One more thing, the propers are sung by Schola Scholastica. The Schola are a female voice Schola formed in the early months of this year to sing at BOTH forms of the Mass and to encourage others to get involved singing Gregorian Chant. Most Scholas tend to only sing the extraordinary form. We consist of two of us from St Mary Magdalen’s, two from St. James’ Spanish Place, and one from Our Lady of the Rosary, Blackfen in Kent. We are very fortunate to be under monthly instruction from Sister Bernadette, the choir director at St, Cecilia’s on the IOW.
And now the music:=
I’m afraid, I’m missing the epistle and half of the sermon.
And one thing. The reason I have put the recordings of the Ordinary up is demonstrate that despite what my diocese think (I was told last week Gloria XV is too hard to teach congregations) everyone seems to be singing. The strange thing is, most of our parishioners would never have sung Mass XV before – but they seemed to manage…. So maybe it is possible to teach congregations a new plainsong Mass rather than giving them a diet of Marty Haugen, Paul Inwood and ‘Taste and See.”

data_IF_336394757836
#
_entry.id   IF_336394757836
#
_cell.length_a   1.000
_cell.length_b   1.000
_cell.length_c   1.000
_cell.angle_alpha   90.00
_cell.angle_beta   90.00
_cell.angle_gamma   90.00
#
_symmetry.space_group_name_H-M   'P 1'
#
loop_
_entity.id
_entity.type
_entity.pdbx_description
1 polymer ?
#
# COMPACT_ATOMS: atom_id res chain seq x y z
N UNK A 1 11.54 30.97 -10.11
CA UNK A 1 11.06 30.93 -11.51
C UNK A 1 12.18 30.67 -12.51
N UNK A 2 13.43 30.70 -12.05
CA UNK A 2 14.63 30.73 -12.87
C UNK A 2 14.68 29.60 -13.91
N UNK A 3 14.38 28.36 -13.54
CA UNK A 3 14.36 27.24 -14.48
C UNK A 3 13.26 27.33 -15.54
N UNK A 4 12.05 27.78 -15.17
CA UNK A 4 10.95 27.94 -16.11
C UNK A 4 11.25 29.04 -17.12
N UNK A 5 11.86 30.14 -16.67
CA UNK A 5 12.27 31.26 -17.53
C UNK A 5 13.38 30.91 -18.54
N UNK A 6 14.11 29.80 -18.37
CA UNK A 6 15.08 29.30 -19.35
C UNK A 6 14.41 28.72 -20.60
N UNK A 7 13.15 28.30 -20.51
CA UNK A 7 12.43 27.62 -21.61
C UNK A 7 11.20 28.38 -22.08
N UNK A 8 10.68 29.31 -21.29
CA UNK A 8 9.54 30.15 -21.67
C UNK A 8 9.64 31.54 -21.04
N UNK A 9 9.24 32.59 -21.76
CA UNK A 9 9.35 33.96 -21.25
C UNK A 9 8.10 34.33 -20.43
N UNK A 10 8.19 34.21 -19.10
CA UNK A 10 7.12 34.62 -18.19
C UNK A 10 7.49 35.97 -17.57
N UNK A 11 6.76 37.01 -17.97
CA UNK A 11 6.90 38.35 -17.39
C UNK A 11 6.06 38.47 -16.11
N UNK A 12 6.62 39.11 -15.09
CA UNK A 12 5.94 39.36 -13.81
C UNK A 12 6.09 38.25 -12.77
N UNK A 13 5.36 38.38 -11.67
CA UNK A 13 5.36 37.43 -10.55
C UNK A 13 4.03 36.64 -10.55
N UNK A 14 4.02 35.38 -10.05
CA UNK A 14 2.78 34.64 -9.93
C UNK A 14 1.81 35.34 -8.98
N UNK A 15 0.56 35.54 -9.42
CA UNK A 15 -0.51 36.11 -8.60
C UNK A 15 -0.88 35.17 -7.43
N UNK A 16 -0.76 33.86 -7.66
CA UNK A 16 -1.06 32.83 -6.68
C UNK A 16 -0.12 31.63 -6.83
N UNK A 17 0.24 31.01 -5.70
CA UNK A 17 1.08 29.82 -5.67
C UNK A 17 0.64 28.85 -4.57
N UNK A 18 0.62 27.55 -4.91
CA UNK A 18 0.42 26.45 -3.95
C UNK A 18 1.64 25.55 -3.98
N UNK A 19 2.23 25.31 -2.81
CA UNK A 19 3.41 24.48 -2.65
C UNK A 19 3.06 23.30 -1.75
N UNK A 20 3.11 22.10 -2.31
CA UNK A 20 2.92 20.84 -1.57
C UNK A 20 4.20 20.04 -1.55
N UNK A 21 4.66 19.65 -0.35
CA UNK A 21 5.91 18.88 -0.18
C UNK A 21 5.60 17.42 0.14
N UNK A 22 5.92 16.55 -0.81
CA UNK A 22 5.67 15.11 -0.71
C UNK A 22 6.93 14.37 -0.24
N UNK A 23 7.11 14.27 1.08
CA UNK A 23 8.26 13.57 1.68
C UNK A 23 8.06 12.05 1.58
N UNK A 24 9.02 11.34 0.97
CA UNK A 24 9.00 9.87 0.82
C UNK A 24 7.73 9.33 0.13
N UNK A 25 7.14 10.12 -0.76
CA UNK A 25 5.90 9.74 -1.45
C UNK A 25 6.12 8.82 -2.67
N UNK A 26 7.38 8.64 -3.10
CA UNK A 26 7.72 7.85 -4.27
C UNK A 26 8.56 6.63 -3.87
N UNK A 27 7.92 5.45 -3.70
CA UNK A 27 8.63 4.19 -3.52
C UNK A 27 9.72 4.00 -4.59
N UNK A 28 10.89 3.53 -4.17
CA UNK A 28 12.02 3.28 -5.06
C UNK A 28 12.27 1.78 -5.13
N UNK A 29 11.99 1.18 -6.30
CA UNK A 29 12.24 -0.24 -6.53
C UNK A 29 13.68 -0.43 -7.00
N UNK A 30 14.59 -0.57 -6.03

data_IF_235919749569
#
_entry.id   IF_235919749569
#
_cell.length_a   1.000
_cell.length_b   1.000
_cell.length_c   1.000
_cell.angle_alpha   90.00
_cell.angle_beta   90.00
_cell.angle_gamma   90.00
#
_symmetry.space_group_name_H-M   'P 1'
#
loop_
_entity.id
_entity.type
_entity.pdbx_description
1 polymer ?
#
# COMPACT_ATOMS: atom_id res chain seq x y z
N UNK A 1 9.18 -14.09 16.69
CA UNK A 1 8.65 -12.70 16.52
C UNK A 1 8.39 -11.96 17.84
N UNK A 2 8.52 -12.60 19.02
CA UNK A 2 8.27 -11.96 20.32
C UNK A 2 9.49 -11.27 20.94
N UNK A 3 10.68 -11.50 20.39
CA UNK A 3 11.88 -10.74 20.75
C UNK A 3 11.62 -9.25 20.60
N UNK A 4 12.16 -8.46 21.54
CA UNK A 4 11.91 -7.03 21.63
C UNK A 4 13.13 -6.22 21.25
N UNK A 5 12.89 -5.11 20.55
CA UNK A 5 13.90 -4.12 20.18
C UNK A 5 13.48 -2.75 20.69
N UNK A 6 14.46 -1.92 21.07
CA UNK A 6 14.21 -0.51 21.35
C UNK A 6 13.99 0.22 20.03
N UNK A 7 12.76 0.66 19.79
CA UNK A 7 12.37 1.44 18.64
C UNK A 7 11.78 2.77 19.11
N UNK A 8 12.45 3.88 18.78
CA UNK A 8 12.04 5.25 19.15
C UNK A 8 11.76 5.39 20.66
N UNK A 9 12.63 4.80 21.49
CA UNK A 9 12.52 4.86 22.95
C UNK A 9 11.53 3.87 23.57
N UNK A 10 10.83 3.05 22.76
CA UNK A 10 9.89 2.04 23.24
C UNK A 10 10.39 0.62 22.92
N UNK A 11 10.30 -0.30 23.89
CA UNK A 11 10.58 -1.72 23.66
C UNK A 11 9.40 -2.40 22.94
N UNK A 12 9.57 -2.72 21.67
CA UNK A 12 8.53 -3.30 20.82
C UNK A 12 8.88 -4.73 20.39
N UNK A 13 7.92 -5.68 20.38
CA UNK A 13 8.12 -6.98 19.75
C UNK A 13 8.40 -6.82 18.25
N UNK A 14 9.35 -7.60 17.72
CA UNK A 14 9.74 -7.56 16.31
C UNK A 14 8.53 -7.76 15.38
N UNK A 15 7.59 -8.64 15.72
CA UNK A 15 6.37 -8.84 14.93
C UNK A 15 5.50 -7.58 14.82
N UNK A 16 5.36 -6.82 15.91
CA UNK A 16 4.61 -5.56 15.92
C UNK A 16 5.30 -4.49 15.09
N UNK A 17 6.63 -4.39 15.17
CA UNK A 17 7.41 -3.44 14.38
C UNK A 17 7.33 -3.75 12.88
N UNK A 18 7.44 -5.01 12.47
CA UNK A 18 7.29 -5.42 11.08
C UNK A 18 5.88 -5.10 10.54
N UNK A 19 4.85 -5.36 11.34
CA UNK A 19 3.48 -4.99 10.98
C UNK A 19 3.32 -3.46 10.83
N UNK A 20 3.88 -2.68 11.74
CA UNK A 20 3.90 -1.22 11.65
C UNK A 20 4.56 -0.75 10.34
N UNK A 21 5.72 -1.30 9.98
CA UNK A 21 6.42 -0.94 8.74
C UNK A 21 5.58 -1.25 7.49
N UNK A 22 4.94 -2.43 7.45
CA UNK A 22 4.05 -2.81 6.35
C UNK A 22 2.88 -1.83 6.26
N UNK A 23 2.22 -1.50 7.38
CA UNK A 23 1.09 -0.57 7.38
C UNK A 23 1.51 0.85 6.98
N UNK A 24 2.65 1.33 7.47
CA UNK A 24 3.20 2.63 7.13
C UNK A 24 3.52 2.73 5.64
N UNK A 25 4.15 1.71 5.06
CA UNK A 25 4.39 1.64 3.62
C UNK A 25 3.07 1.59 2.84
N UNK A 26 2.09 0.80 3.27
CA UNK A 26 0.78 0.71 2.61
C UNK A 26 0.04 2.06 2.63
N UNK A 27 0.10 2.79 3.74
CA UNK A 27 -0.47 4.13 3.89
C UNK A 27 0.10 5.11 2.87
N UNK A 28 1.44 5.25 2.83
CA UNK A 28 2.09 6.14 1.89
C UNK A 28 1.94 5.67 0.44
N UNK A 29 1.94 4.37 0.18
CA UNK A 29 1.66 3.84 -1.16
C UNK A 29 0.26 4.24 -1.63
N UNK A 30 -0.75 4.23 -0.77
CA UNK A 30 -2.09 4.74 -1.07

First the stills, now the movie, music files to follow
Tonight I went to a practical session organised by my diocese, Arundel and Brighton, to help people ‘learn’ how to sing the new Missal translation. It was run by a very enthusiastic woman from the Portsmouth Diocese who seemed to have committed to memory every Mass setting written in English in the last twenty years.
I thought we would be looking at the ICEL chants. I did not anticipate singing through Mass settings which ranged from Marty Haugen to Paul Inwood to Stephen Dean. Have your ever turned up at a party in fancy dress only to discover that everyone is dressed normally? I got that same sinking feeling as l walked through the door and was handed an informative sheet with lots of different ‘Glorias,’ most which have ‘Glory to God in the highest’ as a refrain and a ‘cut out and keep’ article from The Tablet entited ‘Sing to him a new song.’